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Padre Pio says God is “obliged” to answer this type of prayer

With these, he will grant us his graces and help in everything.

When we are physically near someone we love, we naturally speak with them. Not all the time, of course, as people who love each other can also be in silence together. But it would be strange if we spent a whole day or even several hours saying nothing to a loved one sitting beside us.The saints apply that same principle to God. He is near us, speaking to our hearts, and we should speak back. Our words can be as simple as any greeting we’d make to a parent, child, spouse, or sibling in the same room as us.

“Jesus, I trust in you,” is one example. Or simply, “Abba.” “Jesus, be Jesus in my life” can be a beautiful prayer, or “Jesus, Mary, and Joseph, I love you. Save souls.”

These short prayers will spring naturally to our hearts if we live in the awareness that we are constantly, unfailingly in the presence of God. While it is not possible to have that awareness at the forefront of our minds all the time, with practice, we can become aware of God’s closeness many, many times throughout the day.

“We’ve got to be convinced that God is always near us. We live as though he were far away, in the heavens high above, and we forget that he is also continually by our side,” said St. Josemaria Escriva.

We’ve got to be convinced that God is always near us.

In the long tradition of the Church, various names have been given to these short prayers — our little hellos — that we speak to Our Lord throughout the day. They are called aspirations, or ejaculatory prayers (from the Latin for bursting forth), or as well, “arrow” prayers.

This last title was used by Padre Pio when he described these short, spontaneous prayers. He said they are like “arrows that wound God’s heart.”

What’s more, the beloved Italian saint said that arrow prayers have a special power in bringing down God’s grace upon us.

Writing in December of 1914, he said that it was not exaggerated to affirm that God is obliged to answer these prayers. He wrote:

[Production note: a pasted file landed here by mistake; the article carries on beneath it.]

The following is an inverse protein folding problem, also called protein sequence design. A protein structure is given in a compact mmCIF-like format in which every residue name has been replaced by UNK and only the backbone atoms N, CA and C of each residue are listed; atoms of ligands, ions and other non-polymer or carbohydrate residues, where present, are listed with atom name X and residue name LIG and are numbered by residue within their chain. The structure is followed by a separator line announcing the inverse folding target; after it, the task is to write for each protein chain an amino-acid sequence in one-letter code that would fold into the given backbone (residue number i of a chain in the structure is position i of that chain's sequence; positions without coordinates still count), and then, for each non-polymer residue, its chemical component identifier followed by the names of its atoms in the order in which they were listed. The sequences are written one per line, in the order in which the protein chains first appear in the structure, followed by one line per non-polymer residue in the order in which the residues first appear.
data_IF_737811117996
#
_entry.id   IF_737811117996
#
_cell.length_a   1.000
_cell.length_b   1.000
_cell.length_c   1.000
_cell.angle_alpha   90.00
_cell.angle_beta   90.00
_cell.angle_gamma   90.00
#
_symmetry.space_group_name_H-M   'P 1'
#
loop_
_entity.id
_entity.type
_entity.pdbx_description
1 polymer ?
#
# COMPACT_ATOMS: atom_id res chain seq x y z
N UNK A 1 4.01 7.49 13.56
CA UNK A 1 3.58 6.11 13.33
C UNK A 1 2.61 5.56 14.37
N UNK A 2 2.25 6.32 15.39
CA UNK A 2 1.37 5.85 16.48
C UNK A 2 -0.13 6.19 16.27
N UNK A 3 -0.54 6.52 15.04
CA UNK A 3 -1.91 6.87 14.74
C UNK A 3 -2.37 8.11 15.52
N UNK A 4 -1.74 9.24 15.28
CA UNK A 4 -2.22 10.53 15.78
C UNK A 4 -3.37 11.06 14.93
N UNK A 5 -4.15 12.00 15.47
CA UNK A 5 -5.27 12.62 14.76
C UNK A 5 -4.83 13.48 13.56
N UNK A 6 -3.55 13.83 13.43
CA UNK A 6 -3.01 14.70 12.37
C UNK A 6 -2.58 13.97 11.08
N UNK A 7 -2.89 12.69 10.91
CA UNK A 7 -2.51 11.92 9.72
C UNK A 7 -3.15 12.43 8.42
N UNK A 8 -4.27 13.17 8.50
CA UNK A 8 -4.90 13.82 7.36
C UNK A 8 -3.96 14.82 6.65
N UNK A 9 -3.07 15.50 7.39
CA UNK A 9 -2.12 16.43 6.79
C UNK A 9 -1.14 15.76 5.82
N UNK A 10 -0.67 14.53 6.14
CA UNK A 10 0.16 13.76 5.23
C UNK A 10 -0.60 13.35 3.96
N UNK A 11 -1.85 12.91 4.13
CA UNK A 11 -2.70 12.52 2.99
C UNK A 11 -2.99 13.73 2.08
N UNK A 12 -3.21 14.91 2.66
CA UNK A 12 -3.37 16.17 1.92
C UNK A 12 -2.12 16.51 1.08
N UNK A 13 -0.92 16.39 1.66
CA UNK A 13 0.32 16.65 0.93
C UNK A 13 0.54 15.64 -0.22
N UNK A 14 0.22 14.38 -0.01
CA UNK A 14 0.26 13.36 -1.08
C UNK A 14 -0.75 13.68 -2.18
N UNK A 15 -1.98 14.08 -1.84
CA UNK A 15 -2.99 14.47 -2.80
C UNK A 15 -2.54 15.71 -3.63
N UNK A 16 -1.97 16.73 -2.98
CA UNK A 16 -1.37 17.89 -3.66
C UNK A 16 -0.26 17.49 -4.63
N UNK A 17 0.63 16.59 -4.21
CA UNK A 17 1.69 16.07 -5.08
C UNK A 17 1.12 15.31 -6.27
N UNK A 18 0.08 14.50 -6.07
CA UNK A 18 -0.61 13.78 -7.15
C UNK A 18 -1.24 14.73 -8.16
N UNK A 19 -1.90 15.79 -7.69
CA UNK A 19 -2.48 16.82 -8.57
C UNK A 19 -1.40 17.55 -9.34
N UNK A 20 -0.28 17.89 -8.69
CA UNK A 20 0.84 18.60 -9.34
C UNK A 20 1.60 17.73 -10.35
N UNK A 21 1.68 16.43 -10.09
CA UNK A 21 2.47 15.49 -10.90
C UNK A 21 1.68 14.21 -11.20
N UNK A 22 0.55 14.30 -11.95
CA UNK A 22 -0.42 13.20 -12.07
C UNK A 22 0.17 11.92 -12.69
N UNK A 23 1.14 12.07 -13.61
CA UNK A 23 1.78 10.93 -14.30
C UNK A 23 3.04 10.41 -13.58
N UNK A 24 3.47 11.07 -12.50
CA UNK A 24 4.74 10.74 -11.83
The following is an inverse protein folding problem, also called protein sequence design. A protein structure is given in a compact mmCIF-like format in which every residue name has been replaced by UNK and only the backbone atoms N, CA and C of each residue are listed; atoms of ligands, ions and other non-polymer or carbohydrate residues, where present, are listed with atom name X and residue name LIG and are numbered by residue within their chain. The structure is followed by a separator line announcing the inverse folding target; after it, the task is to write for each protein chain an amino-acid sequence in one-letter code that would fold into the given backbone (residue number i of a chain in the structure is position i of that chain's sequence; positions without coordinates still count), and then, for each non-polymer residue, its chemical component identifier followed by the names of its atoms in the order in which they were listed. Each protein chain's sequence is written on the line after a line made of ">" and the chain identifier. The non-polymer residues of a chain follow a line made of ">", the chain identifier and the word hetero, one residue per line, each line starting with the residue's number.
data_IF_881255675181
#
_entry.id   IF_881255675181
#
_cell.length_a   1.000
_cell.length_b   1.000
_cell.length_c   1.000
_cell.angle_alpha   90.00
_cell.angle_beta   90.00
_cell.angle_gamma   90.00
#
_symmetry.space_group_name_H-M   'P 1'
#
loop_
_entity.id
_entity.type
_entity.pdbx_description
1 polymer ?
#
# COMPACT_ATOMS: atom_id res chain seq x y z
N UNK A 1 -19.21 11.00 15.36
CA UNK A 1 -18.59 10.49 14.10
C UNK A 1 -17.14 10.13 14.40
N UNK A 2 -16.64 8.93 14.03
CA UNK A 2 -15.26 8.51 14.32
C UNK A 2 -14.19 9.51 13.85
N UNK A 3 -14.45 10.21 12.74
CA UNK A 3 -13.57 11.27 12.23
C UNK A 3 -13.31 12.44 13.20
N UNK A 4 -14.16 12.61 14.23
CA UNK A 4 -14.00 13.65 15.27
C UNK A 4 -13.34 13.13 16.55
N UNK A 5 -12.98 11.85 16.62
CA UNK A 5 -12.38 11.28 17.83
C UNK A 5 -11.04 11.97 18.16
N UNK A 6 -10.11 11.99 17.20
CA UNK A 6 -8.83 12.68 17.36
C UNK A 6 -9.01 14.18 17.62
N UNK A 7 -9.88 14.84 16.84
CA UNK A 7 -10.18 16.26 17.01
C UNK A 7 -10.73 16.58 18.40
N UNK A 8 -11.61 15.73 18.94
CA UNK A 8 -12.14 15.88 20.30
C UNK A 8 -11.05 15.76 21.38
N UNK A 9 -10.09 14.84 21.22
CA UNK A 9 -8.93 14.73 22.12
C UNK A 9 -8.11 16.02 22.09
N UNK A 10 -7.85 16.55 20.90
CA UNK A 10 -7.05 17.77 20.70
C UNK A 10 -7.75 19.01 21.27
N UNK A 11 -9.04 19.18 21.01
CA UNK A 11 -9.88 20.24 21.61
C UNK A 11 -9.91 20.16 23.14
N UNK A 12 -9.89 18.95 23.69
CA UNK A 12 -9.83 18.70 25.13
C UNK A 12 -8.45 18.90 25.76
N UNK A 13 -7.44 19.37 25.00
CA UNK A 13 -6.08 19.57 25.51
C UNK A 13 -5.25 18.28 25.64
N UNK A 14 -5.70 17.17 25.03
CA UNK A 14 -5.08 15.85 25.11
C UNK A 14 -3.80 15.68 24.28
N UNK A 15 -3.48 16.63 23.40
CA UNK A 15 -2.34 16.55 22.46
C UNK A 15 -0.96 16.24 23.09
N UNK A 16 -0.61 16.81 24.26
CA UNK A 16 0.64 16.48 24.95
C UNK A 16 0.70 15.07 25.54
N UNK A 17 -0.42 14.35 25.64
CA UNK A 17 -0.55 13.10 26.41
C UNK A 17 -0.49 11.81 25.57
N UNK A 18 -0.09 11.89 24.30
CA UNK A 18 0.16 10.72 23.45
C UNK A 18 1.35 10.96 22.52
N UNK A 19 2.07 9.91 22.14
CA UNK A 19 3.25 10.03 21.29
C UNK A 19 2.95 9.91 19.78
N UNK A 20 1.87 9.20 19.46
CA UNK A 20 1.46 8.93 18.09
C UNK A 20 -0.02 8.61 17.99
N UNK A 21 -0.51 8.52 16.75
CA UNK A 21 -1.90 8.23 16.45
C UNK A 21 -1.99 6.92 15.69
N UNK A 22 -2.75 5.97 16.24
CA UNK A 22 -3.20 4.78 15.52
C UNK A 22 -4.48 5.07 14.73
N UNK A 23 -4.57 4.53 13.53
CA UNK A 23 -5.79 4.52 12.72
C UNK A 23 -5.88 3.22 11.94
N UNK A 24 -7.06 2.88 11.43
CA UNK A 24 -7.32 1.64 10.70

… this word is not at all exaggerated in this case …

I urge you continually to renew the right intention you had at the beginning and to recite ejaculatory prayers from time to time. Those prayers are like arrows that wound God’s heart and oblige him — and this word is not at all exaggerated in this case — oblige him, I tell you, to grant you his graces and his help in everything.

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The fascinating history of the “We adore you, O Christ” prayer from the Stations of the Cross

The saint who gave us this prayer is best known for his love of the poor.

While St. Francis is well known for his love of the poor and most vulnerable of society, he also had an intense love of Jesus in the Holy Eucharist.

In his Letter to All the Friars, St. Francis gave the following exhortation that clearly displays his passion,

Let the entire man be seized with fear; let the whole world tremble; let heaven exult when Christ, the Son of the Living God, is on the altar in the hands of the priest. O admirable height and stupendous condescension! O humble sublimity! O sublime humility! that the Lord of the universe, God and the Son of God, so humbles Himself that for our salvation he hides himself under a morsel of bread.

Whenever he caught sight of a Catholic church in the distance, St. Francis was known to kneel down and give praise to God. Often he would say the following words that he passed on to his friars.

We adore you, O Lord Jesus Christ, in this church and all the churches of the world, and we bless you, because by your holy Cross you have redeemed the world. Amen

This little prayer was used by Franciscans for many centuries and over time it was adapted to become a “standard” prayer in the popular devotion known as the Stations of the Cross. Franciscans were instrumental in spreading this devotion throughout Europe and the United States and so it should come as no surprise that this prayer of St. Francis has become the main prayer for this devotion.

Typically the prayer is shortened to say, “We adore you, O Christ, and we bless you, because, by your holy Cross you have redeemed the world.”

It is said at the beginning of each Station and is usually prayed while genuflecting.

The next time you pray the Stations of the Cross, remember St. Francis and his passionate love of Jesus.